@ FarDareisMai, thanks for your thoughtful comment. I haven't read the books all the way through so I can't conclude on whether there are any female characters of any value, but it's a complaint I've read about and heard again and again about Twilight.

It raises the question in situations like this: do books and movies like Twilight have a responsibility to be anything different (or better) than what they are?

Brett said...

The last one of the above is the scary one, assuming it is true.

As referenced above, there are also tales - not all of which are true, but most likely not all of which are false, either - of violent reactions from Twilight fans to expressions of Twilight-dislike.

Ozkirbas said...

@FarDareisMai - Agreed. Been saying that for a while now. I read that guardian article back when it was originally published and I always have it in mind. Given, I haven't actually read the books, but from what I hear (and from their representation in film) it's fairly spot on.

Matt Lindeboom said...

Awesome links Brett. The FML ones are scary, but I never know whether to trust them. Kissing the window to see what it would be like to kiss Edward? Oy.

ali d said...

Oh friends. You have no idea how bad it really is:

s.meadows said...

Yeah, it is really, really bad:

B.Graham said...

I one billion trillion katillion percent agree with you. In fact, I've had a half-written post on just that subject in my head for weeks. So thank you, Matt, for putting it down so very cleanly.

Jstone said...

Forget all that misogyny stuff for a minute and focus on the real problem:

Vampires sparkle in the daylight, and that's why they live in the PAC Northwest. That's just the worst piece of writing ever. EVER. Little girls are being taught that you can be the laziest and most uninteresting writer ever and still make millions of dollars. This book is breeding a generation of essentially professional fan fic writers. I'm scarred for the future.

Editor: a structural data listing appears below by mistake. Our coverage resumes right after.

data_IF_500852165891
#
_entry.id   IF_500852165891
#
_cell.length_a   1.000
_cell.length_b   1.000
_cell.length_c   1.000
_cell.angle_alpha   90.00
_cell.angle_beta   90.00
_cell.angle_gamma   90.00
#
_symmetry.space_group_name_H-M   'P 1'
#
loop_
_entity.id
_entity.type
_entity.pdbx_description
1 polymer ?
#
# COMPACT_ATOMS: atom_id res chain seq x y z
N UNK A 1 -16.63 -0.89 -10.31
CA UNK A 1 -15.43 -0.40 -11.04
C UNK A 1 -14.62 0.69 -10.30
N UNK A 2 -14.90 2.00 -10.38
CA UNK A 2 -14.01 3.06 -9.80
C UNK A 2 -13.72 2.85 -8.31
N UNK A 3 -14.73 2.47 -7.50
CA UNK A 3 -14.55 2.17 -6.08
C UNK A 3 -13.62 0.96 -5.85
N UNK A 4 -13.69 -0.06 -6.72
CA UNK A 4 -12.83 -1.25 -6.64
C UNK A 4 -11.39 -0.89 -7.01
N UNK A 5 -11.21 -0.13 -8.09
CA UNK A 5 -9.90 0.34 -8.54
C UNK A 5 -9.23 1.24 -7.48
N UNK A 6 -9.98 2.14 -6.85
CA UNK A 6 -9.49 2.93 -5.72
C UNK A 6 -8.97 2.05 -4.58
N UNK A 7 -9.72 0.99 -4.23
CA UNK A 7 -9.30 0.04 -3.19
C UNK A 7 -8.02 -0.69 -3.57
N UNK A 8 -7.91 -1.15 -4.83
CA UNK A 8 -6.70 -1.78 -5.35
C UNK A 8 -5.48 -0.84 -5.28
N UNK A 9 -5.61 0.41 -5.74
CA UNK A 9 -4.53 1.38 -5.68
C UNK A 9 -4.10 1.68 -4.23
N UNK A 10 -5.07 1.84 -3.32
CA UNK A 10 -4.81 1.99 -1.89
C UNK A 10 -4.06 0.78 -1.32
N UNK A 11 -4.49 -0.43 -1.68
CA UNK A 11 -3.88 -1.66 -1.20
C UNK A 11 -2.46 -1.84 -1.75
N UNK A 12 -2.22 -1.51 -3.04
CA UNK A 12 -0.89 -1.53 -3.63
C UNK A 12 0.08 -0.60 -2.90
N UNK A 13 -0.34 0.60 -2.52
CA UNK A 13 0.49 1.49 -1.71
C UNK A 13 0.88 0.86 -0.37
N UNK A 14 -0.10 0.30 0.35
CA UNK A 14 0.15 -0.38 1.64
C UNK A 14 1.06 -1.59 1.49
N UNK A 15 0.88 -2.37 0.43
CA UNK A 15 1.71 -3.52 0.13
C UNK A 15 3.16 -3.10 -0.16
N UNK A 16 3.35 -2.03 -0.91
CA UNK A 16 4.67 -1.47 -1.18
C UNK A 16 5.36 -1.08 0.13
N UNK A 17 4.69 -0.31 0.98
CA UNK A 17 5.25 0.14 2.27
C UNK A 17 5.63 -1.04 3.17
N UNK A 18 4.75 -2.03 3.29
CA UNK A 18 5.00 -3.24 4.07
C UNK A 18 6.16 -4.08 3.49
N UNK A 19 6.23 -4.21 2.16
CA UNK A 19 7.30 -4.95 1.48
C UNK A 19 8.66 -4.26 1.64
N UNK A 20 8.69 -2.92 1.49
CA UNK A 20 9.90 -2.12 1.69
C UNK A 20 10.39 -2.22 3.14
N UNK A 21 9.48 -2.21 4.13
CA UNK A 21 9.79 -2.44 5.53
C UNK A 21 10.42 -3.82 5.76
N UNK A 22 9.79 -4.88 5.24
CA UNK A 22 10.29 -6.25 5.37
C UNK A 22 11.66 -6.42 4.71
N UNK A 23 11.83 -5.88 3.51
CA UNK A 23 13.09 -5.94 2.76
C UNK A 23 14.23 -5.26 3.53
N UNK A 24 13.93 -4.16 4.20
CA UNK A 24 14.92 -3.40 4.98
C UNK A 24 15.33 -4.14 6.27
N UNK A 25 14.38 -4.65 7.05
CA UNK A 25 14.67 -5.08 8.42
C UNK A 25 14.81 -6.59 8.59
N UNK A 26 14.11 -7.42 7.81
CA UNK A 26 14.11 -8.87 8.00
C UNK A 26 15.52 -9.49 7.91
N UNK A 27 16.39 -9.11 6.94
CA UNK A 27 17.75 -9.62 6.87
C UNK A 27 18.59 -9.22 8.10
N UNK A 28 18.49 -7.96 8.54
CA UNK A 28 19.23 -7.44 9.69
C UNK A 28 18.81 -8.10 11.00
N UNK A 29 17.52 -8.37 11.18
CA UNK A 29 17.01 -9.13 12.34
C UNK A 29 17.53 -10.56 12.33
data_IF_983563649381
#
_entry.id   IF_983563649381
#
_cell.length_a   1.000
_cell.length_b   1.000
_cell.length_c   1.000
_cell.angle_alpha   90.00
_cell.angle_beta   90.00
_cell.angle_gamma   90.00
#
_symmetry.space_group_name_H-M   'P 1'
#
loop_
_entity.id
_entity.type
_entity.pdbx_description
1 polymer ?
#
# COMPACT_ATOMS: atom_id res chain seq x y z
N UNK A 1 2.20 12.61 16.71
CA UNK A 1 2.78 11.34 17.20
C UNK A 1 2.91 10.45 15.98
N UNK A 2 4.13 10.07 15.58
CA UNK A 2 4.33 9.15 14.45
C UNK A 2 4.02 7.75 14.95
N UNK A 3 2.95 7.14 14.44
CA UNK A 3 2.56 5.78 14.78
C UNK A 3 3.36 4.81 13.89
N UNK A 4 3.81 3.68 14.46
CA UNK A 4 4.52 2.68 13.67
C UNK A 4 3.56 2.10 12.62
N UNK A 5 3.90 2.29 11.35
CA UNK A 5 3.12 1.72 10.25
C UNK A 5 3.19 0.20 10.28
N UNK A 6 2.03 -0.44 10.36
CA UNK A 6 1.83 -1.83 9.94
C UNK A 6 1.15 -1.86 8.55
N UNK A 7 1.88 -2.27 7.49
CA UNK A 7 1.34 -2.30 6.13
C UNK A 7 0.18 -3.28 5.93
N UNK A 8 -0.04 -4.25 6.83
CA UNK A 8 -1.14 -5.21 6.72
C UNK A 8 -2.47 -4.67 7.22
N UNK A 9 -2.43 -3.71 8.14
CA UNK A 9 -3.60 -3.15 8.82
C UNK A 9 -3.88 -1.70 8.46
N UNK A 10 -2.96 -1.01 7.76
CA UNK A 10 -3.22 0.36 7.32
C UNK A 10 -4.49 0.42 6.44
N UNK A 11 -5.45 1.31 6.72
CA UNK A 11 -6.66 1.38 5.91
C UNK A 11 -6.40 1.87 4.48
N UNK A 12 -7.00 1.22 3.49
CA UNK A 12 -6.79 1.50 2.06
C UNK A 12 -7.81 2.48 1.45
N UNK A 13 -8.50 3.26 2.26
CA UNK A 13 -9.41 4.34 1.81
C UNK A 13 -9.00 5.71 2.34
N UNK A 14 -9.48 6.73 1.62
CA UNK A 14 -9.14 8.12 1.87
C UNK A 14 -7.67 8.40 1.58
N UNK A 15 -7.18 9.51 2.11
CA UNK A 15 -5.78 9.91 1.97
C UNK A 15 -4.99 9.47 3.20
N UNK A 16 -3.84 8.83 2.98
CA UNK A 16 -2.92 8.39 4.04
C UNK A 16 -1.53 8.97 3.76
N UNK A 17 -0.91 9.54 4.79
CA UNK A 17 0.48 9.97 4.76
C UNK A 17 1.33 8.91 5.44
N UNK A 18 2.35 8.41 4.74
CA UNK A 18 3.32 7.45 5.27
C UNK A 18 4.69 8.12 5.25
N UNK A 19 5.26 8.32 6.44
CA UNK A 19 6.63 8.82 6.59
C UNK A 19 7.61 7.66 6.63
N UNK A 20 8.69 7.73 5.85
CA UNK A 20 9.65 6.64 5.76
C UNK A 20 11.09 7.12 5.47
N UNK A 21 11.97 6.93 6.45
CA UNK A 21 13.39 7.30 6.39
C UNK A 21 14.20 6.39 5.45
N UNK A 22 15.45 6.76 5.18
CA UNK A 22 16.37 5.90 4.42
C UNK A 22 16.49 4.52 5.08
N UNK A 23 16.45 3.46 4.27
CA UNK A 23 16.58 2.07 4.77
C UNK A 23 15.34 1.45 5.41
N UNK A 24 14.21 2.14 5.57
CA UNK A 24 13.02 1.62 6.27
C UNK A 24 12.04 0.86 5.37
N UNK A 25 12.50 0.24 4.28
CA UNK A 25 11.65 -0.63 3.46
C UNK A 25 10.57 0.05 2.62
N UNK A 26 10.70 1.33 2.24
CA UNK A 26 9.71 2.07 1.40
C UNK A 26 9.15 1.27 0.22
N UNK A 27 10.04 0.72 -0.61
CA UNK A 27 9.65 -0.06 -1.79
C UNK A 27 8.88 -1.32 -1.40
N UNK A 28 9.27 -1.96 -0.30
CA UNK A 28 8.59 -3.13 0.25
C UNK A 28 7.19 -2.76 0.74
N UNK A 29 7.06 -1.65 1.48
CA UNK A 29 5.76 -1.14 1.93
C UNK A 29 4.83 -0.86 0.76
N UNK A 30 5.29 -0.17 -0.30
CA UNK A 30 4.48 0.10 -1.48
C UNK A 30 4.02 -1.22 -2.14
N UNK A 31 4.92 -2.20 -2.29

Dialectric said...

Honestly, I don't really se the difference between the whole Twilight furor and (get ready to hear righteous indignation) the whole Harry Potter thing. YES, YES, I know that the HP series is supposed to present women in a wholly different light, BUT - as someone who has only seen the movies lately, but read the first three books, I happen to think that every one except the latter day Hermione and well, Maggie Smith comes off as ditzy eye-candy for the Teen Beat set) In fact, the only genuinely interesting woman in the whole thing was Helena Bonham-Carter. And I think she was supposed to be well, evil. (Yes, Jason, that MAY, in fact, explain alot about my life, but leave it alone today, K?)

My point is that, at the root of it, it is just a hero worship cult of a mediocre set of calculatingly targeted "product" books turned into Hollywood mythology. The books were so thinly written (I started Twilight and made it 100 pages) that they were basically graphic novels without the pictures: so - Hollywood supplied them. I don't know if something can technically be called misogynist if the men aren't any more fully realized or positively conceived - how about condescending and misanthropic? Twilight is just NASCAR for Emo Goths. And HP is the same thing for Geeks. (Don't get me started on Glee.) I get it, young people need to feel conformist while "not conforming - we all need our rallying point. But I have to admit - I liked sex drugs and rock and roll better.

B.Graham said...

@dialectric - I completely, totally, and 100% disagree. Harry Potter is a complex, dark series of books with some brilliant commentary on race, politics, and growing up, whereas Twilight is (terribly written) justification for the author's own life choices.

In other words, there are some things that are popular because they are good, and there are some things that are popular because they are popular. Don't judge a book by its movie.

Jason Heat said...

So avoiding the Twilight vs. Harry Potter debate (I have not read either and have no interest in doing so, but hey, reading is good, right?)
I take issue with one specific statement -
"The books were so thinly written (I started Twilight and made it 100 pages) that they were basically graphic novels without the pictures"

Graphic Novels are not thin novels that need pictures to round out weak writing - they're an entirely different medium blending elements of visual art, writing, and film structure to create an entirely different reading experience. Good writing or bad writing is still good or bad, regardless of the medium.

David Pratt said...

First off, hooray for a Lindeboom post.

I haven't read Twilight, so unfortunately I can't speak to the debate. I can say that I very much enjoyed the Harry Potter books (except for Book 5, where J.K. Rowling apparantly decided Harry needed to express nothing but adolesecent rage for 600 pages), and from what I understand, I don't think I would enjoy Twilight.

That said, it very well could be because I don't associate with the subset of teenage/emo culture it appeals to.

Now what we really need to see is a big budget Twilight/Blade crossover.